ALIGNING CRA REQUIREMENTS WITH OUR COUNTRY'S INFRASTRUCTURE NEEDS CAN UNLOCK SIGNIFICANT CAPITAL FOR MUCH-NEEDED PROJECTS
By Michael Gaughan (ED, Vermont Municipal Bond Bank) and Eric Letsinger (CEO, Quantified Ventures)
At the National Interagency Reinvestment Conference last month in Miami (where it was NOT snowing), we enjoyed a welcome chance to engage with community leaders, and to share ideas for how the Community Reinvestment Act (CRA) can continue to be a force for community wellbeing — as it has been for over 40 years. (Did we mention they have palm trees in Miami?)
Passed in 1977 in response to redlining practices that left a legacy of disinvestment in many low and moderate-income communities, the CRA requires that large banks meet service, lending, and investment tests throughout their service areas. CRA-related community development lending accounts for around $87 billion annually, so its future and application could not be more important.
We came to this event because we believe that traditional finance can learn a lot from the innovation in this community development field (and, as a couple of northeasterners, we both really needed some sun). Current discussions about infrastructure seem incomplete absent efforts to convey both the direct and indirect results of related investments. Take Michael’s work in Vermont, for example; the Bond Bank’s yearly assistance helps many non-metro areas finance a range of impacts that are critical to community vitality, such as renewable energy, Main Street revitalization, and clean water.
This is also what drives Eric’s work on Environmental Impact Bonds (EIBs), and why Quantified Ventures aims to both solve specific community problems, while also building a vibrant market that can scale across the country and even beyond.
So what are EIBs? They’re pretty simple (but not always easy) financing mechanisms that leverage private capital to bet on whether innovations like green infrastructure can work at least as effectively as traditional strategies. EIBs effectively shift the up-front capital and performance risks away from government. In practical terms, this means that instead of floating a plain-vanilla municipal bond and repaying bondholders regardless of whether the project is successful, EIBs allow governments to pay back bondholders based on project performance (i.e., outcomes). The government, in essence, pays only for success. Everyone wins — or loses. Interests and incentives are aligned, and government entities find the freedom and breathing room needed to try out new ideas.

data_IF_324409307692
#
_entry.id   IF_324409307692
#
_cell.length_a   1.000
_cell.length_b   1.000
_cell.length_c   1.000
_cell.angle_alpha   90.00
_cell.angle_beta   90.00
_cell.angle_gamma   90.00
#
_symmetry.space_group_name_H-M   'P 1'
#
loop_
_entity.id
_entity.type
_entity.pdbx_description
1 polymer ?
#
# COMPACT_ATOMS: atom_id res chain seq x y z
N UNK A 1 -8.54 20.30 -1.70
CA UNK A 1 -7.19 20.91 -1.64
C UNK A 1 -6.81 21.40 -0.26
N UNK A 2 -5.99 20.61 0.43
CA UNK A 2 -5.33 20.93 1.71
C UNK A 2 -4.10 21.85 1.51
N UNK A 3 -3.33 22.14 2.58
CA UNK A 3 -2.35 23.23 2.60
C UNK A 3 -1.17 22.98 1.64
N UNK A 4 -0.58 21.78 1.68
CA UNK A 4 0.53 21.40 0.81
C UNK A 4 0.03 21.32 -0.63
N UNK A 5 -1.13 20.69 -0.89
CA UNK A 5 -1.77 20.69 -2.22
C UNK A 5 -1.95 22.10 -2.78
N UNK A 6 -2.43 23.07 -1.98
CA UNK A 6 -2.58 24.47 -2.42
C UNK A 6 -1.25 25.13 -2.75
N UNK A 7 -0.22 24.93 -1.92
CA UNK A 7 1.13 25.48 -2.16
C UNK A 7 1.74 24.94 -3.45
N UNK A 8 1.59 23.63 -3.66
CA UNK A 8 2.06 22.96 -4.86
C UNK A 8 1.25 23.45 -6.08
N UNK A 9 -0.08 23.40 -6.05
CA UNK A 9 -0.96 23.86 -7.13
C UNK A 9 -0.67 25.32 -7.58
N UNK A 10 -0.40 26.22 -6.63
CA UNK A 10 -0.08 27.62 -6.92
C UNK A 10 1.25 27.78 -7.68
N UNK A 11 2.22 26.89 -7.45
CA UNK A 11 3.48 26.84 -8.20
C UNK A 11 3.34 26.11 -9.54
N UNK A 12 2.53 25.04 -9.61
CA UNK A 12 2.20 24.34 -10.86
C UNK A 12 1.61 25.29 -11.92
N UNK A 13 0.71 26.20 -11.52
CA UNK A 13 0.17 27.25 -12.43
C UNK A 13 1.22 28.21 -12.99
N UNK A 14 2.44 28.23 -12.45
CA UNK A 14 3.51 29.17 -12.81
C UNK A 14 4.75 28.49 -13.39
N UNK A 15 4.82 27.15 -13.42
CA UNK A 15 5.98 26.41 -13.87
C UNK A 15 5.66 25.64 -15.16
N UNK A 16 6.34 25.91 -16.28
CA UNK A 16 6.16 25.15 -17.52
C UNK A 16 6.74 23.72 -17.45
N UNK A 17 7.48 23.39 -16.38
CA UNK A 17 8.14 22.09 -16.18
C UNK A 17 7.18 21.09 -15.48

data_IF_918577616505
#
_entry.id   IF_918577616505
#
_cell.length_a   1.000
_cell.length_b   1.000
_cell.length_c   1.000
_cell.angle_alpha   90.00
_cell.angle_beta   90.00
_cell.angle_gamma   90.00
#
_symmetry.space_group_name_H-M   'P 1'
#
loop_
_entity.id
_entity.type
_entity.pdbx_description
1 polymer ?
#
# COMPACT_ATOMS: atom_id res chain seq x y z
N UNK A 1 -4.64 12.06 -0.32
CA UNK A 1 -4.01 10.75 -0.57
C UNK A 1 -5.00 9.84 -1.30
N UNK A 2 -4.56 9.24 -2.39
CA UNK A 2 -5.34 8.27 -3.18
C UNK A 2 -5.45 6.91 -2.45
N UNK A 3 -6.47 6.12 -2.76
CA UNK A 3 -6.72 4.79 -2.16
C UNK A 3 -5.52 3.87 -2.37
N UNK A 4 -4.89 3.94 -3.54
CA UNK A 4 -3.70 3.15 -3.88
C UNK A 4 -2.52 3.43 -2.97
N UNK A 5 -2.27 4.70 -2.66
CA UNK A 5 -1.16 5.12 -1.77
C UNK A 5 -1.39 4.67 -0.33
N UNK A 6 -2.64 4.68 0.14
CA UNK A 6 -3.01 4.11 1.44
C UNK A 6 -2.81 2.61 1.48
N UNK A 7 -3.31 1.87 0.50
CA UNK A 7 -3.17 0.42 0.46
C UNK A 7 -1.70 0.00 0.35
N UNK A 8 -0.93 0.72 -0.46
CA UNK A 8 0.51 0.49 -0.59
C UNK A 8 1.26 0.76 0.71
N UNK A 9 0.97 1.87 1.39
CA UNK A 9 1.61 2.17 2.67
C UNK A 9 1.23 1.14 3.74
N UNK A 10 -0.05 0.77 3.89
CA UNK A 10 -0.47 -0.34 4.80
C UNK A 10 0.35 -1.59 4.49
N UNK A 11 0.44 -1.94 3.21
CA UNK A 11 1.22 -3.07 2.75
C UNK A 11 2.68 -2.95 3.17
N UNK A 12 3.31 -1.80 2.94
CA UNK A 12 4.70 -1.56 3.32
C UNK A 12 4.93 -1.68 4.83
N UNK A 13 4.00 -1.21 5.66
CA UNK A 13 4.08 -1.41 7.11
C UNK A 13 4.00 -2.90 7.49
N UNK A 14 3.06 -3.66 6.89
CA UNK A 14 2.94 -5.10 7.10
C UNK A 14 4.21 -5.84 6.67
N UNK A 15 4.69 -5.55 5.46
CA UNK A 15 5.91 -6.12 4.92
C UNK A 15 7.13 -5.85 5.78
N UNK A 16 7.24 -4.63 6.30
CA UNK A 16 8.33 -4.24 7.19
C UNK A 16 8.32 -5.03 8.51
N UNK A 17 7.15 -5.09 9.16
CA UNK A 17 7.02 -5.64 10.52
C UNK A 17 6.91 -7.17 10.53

As a result, more innovative solutions are finding their way on to the field, and getting road tested in applied settings, and in ways that can inform their replicability in other places. We’re seeing efforts that support farmers while also reducing the need for expensive water treatment systems, and that reduce blight while providing viable opportunities for hard-to-employ populations. This isn’t privatization. This isn’t outsourcing. It’s a financing option in the middle of what has become a polarized set of options: either the public sector does it all alone or it privatizes.
So you might think the types of high-impact projects characteristic in EIBs makes them obvious candidates for banks seeking CRA, right? Not exactly. What counts as an eligible investment is laid out in an interagency Q&A, which notes that municipal bonds (i.e. the form of financing responsible for roughly 75% of U.S. infrastructure) can count towards CRA requirements only if their primary purpose is community development.
Unfortunately (only in this context), infrastructure benefits accrue to both immediate and intended parties, as well as indirectly to those further removed (e.g., a water source upstream can benefit a water user downstream). This means that a municipal bond sponsored project may not qualify for CRA “credit” because the funds can be used to support work that is miles away from the low and moderate-income community that will benefit alongside others along the system.
Tools like EIBs, and better issuer reporting on social and environmental impacts, both can help to clarify the argument for what types of infrastructure fit the bill for CRA. If we could bring the best of each together, and zip up the two sides of this zipper, we’d unlock the flow of significant capital that could be directed toward innovative solutions that are ready for scale.
All of that sun and warm weather got us thinking of baseball and the first pitch of the season, which is where we are in this important conversation.